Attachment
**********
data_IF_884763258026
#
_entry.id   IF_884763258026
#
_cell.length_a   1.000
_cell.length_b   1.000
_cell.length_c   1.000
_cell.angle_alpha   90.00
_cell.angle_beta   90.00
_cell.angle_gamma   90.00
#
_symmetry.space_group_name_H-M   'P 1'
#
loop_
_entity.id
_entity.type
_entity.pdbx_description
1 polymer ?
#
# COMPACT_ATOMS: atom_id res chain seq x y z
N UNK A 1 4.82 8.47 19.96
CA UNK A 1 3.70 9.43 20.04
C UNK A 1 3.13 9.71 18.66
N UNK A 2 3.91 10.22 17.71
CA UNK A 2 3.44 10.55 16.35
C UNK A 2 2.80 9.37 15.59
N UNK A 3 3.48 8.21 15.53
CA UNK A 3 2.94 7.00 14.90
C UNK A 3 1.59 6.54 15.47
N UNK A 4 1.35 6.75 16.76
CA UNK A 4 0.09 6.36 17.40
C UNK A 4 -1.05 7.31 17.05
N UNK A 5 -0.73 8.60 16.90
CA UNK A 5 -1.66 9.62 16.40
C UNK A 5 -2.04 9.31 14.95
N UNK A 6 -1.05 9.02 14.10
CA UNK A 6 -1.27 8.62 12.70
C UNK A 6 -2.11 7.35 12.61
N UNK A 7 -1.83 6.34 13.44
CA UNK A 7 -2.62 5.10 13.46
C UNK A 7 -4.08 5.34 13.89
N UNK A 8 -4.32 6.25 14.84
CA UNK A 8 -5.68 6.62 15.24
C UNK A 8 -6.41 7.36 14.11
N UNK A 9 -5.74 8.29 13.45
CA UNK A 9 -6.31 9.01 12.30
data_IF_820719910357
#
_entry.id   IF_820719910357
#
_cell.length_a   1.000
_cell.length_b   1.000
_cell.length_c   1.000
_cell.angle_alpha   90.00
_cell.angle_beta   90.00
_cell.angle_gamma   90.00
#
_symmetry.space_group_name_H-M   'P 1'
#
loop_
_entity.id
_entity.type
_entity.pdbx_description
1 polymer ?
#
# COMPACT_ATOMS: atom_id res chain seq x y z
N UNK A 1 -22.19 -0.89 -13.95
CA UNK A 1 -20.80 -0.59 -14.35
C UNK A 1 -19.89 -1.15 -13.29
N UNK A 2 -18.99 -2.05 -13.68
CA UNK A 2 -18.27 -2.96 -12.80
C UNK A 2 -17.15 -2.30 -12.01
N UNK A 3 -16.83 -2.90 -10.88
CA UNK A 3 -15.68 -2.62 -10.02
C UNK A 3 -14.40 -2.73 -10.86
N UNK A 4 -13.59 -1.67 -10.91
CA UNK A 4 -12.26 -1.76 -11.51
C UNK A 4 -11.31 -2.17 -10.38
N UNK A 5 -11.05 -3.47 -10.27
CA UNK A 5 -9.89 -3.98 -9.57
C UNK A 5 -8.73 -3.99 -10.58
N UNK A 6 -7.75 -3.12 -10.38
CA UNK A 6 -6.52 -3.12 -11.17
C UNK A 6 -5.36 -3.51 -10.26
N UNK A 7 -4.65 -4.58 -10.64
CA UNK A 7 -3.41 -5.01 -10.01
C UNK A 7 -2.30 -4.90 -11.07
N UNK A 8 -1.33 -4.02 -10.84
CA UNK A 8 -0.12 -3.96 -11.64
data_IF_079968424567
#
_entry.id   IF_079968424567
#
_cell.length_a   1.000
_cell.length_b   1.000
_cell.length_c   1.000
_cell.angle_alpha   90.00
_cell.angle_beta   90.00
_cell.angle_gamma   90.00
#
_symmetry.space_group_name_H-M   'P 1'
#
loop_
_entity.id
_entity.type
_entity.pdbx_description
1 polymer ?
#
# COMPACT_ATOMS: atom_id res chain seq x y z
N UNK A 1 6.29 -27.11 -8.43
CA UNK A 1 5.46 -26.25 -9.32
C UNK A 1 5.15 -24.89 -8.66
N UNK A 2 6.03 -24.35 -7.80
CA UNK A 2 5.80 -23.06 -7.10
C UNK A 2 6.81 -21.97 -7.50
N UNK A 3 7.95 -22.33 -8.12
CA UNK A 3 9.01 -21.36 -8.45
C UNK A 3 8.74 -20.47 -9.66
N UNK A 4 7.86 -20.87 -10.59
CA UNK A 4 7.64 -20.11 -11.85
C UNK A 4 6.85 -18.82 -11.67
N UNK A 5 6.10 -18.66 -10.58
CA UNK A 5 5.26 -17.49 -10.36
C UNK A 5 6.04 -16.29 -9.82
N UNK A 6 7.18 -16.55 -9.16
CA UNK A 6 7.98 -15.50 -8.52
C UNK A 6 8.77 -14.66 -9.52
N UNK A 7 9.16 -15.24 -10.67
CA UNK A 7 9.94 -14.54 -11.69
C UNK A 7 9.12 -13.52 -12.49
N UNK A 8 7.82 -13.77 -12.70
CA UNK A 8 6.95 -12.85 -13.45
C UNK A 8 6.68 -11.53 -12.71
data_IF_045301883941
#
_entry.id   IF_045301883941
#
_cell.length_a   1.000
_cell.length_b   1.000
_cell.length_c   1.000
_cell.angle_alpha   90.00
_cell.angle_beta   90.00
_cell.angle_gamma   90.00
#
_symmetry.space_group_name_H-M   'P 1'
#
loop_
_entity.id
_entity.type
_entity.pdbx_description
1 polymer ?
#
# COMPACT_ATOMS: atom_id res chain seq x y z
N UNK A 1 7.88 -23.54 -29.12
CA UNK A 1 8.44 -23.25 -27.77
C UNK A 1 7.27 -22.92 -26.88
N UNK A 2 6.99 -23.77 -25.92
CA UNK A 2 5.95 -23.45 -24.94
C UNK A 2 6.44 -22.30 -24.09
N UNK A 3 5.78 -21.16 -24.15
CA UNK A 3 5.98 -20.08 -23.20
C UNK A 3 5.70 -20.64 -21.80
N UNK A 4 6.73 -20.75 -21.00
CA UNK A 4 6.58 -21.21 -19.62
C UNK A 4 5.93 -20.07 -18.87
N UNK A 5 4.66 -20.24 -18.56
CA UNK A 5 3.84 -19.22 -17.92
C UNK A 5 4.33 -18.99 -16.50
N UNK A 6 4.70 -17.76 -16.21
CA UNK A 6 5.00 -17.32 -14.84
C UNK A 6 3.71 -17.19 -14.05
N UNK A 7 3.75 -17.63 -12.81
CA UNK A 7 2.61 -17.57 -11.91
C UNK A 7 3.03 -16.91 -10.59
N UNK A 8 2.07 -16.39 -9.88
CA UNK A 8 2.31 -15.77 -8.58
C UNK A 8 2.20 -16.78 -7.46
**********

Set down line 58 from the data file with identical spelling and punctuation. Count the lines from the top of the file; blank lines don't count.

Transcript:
_symmetry.space_group_name_H-M   'P 1'